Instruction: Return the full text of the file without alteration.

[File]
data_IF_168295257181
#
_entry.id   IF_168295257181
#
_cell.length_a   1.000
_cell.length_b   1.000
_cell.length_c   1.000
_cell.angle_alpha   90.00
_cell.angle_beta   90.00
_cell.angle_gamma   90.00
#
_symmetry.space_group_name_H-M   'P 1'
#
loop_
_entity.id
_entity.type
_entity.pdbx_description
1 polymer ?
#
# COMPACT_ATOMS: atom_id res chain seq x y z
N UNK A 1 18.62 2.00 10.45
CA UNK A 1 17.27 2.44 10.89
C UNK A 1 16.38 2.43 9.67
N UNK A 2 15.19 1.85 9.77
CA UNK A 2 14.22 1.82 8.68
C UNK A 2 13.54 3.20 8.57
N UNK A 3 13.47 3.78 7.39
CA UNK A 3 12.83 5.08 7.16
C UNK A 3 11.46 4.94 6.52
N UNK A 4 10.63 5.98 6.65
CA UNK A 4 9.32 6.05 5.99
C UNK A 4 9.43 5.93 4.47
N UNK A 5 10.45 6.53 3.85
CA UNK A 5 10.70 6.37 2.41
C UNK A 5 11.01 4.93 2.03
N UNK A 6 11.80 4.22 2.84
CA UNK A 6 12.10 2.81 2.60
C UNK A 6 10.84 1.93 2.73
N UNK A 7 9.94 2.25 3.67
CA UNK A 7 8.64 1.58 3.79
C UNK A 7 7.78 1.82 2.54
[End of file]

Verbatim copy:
data_IF_168295257181
#
_entry.id   IF_168295257181
#
_cell.length_a   1.000
_cell.length_b   1.000
_cell.length_c   1.000
_cell.angle_alpha   90.00
_cell.angle_beta   90.00
_cell.angle_gamma   90.00
#
_symmetry.space_group_name_H-M   'P 1'
#
loop_
_entity.id
_entity.type
_entity.pdbx_description
1 polymer ?
#
# COMPACT_ATOMS: atom_id res chain seq x y z
N UNK A 1 18.62 2.00 10.45
CA UNK A 1 17.27 2.44 10.89
C UNK A 1 16.38 2.43 9.67
N UNK A 2 15.19 1.85 9.77
CA UNK A 2 14.22 1.82 8.68
C UNK A 2 13.54 3.20 8.57
N UNK A 3 13.47 3.78 7.39
CA UNK A 3 12.83 5.08 7.16
C UNK A 3 11.46 4.94 6.52
N UNK A 4 10.63 5.98 6.65
CA UNK A 4 9.32 6.05 5.99
C UNK A 4 9.43 5.93 4.47
N UNK A 5 10.45 6.53 3.85
CA UNK A 5 10.70 6.37 2.41
C UNK A 5 11.01 4.93 2.03
N UNK A 6 11.80 4.22 2.84
CA UNK A 6 12.10 2.81 2.60
C UNK A 6 10.84 1.93 2.73
N UNK A 7 9.94 2.25 3.67
CA UNK A 7 8.64 1.58 3.79
C UNK A 7 7.78 1.82 2.54